Actor-Network Theory (ANT): An Assemblage of Perceptions, Understandings, and Critiques of this ‘Sensibility' and how its Relatively Under-Utilized Conceptual Framework in Education Studies can aid Researchers in the Exploration of Networks and Power Relations

Actor-Network Theory (ANT): An Assemblage of Perceptions, Understandings, and Critiques of this ‘Sensibility' and how its Relatively Under-Utilized Conceptual Framework in Education Studies can aid Researchers in the Exploration of Networks and Power Relations

Denise Mifsud (School of Education, University of Stirling, Stirling, UK)
DOI: 10.4018/ijantti.2014010101

Abstract

In this theoretical paper, the author provides a critical review of the Actor-Network Theory concept, while considering the relative under-utilization of Actor-Network Theory in education studies, tracing possible ways in which this theory can contribute as an analytical framework through its strands of ‘actor-network', ‘symmetry', ‘translation', and their constituents– thus facilitating its international growth. Two concepts this paper gives prominence to are networks and power relations. The author challenges the widespread conception of the ‘network' metaphor propagated by globalization discourses, contrasting it in turn with the network conception in Actor-Network Theory, where the main premise is multiplicity. The author explores Actor-Network Theory as a theory of the mechanics of power, concerning itself with the establishment of hegemony. This paper is especially aimed at those researchers of education reform who are as yet unfamiliar with Actor-Network Theory and somewhat sceptical of socio-material approaches, in order for them to realize its unrivalled potential contribution to their work.
Article Preview

Definitions Of Ant

Law (2007a) describes ANT as “a disparate family of material-semiotic tools, sensibilities and methods of analysis ... [it explores] the webs and the practices that carry them ... [and] the enactment of materially and discursively heterogeneous relations that produce and reshuffle all kinds of actors” (p. 2). In his exploration of the definition, Law (2007a) outlines four qualifications for this concept/approach. ANT is both theoretical and empirical, as theory is embedded and extended in empirical practice. Law (2007a) refuses to regard the actor-network approach as a theory, for him it is a ‘toolkit’ rather, a ‘sensibility’ for the exploration of relations and how these assemble. He even refuses to define it as a theory, preferring the term ‘material semiotics’ rather than ‘actor-network theory’, as it better captures the open, uncertain, revisable, and diverse nature of this approach, all this hinting at Law’s desire to keep it implicit and volatile, he refuses to have it pinned down to something concrete. Callon (1999) denies the claim of ANT being a theory, at the same time stressing that this “gives it both its strength and its adaptability ... we never claimed to create a theory. In ANT the T is too much (‘de trop’)” (ibid, p. 194). Law (2007a) further acknowledges the relationality of texts, thereby indirectly admitting to the subjective nature of ANT, with no researcher able to make objective claims. He describes it as neither ‘a creed’, nor ‘a dogma’, with humility as a leitmotif. Latour (1999a) outlines the agenda of ANT as comprising: the attribution of both human and nonhuman characteristics; the distribution of properties among them; the connections generated; the circulation of these elements; as well as their transformation. Thus, ANT incorporates both relational materiality and performativity (Law, 1999). It takes a semiotic world-view, embracing a negation of conventional social dualisms, where divisions are understood as ‘effects’ or ‘outcomes’ rather than being inherent in entities – “essentialist divisions are thrown on the bonfire of the dualisms” (ibid, p. 3). As a consequence of this ‘semiotics of materiality’, entities are performed in, by, and through those relations.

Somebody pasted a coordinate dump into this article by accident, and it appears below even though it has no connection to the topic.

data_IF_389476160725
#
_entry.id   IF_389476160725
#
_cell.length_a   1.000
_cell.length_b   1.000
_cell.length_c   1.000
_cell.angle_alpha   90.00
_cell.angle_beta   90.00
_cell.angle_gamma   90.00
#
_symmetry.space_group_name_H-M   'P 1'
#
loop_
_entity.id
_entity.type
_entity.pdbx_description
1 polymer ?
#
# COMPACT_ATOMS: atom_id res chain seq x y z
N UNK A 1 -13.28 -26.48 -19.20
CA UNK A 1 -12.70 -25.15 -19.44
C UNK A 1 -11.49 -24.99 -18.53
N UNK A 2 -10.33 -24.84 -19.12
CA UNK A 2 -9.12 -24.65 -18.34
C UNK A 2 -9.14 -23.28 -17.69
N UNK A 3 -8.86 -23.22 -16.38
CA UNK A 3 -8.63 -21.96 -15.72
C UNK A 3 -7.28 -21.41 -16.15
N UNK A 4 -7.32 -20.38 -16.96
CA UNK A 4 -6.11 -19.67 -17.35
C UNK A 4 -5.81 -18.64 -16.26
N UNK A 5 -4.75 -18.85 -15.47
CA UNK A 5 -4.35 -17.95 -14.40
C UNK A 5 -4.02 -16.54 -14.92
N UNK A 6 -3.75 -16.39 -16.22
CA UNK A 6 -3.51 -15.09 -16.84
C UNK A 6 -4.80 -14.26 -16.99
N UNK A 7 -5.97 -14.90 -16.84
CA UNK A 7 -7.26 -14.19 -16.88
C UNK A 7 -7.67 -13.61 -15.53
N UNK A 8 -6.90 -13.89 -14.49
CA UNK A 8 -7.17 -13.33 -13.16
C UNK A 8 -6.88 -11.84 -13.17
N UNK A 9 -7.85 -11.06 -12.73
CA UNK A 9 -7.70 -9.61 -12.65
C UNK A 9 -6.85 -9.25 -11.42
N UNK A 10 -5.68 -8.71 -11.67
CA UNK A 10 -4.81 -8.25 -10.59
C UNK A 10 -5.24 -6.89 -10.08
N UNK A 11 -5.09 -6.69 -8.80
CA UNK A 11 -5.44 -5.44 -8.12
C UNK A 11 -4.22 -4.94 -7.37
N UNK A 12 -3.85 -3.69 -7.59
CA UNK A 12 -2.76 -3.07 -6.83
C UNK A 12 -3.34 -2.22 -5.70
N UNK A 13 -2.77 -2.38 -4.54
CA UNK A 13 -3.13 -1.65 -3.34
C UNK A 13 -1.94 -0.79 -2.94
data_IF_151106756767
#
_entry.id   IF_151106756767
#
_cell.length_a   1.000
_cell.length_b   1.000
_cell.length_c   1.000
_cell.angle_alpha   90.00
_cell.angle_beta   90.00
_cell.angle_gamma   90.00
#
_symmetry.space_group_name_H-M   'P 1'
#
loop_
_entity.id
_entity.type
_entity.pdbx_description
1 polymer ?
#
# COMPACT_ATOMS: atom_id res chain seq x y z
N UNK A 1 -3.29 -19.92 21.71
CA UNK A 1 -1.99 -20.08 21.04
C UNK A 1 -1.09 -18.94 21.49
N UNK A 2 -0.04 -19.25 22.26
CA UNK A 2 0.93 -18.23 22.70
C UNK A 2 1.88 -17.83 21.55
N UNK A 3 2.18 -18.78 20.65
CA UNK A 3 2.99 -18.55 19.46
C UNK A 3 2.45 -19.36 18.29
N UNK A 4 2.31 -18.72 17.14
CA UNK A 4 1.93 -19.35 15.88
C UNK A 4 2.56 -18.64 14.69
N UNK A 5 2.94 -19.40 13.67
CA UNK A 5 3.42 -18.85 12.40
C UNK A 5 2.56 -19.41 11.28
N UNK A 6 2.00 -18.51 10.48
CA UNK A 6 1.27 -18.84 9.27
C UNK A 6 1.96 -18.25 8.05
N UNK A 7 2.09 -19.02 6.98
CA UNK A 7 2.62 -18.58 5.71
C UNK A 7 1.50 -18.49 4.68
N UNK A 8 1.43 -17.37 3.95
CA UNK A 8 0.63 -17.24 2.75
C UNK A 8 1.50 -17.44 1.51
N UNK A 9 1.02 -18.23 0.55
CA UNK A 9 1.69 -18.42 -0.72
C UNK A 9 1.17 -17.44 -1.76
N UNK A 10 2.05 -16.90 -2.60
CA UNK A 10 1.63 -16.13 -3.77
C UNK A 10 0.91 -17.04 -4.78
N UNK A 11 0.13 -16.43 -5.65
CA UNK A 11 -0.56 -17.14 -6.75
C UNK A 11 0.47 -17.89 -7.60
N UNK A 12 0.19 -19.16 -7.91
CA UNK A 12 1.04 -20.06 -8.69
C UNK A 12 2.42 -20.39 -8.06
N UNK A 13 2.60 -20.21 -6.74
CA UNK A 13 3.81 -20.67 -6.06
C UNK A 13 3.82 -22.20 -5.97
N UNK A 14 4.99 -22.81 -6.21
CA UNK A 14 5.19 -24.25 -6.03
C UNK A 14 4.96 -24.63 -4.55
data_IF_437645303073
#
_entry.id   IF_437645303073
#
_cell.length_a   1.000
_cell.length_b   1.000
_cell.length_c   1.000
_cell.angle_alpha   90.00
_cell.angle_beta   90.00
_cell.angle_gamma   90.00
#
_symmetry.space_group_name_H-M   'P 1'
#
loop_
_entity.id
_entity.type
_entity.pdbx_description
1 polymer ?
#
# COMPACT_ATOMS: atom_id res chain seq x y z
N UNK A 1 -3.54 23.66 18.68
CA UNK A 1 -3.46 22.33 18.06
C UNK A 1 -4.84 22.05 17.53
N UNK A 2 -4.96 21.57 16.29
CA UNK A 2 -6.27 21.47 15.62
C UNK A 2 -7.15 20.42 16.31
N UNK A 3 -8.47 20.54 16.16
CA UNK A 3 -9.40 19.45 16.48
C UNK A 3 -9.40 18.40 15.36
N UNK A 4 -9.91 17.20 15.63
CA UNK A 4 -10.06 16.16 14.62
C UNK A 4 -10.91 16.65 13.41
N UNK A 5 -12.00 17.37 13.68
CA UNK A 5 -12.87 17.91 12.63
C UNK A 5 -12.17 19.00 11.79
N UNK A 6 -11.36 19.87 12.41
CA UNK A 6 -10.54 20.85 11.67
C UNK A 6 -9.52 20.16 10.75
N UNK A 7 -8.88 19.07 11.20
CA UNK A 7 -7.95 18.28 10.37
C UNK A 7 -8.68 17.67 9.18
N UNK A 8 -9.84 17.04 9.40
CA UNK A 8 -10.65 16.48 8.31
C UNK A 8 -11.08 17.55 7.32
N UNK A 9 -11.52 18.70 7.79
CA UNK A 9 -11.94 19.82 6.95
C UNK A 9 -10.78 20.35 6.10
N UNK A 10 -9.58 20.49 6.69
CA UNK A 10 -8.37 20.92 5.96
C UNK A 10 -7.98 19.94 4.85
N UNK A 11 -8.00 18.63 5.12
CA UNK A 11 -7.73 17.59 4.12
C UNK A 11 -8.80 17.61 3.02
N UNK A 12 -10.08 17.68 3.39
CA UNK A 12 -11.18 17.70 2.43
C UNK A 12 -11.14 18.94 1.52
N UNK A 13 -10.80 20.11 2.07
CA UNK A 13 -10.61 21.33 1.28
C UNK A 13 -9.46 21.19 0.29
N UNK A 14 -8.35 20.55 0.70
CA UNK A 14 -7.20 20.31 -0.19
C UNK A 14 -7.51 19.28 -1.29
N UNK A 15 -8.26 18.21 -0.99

Complete Article List

Search this Journal:
Reset
Open Access Articles: Forthcoming
Volume 11: 4 Issues (2019): Forthcoming, Available for Pre-Order
Volume 10: 4 Issues (2018): Forthcoming, Available for Pre-Order
Volume 9: 4 Issues (2017): 2 Released, 2 Forthcoming
Volume 8: 4 Issues (2016)
Volume 7: 4 Issues (2015)
Volume 6: 4 Issues (2014)
Volume 5: 4 Issues (2013)
Volume 4: 4 Issues (2012)
Volume 3: 4 Issues (2011)
Volume 2: 4 Issues (2010)
Volume 1: 4 Issues (2009)
View Complete Journal Contents Listing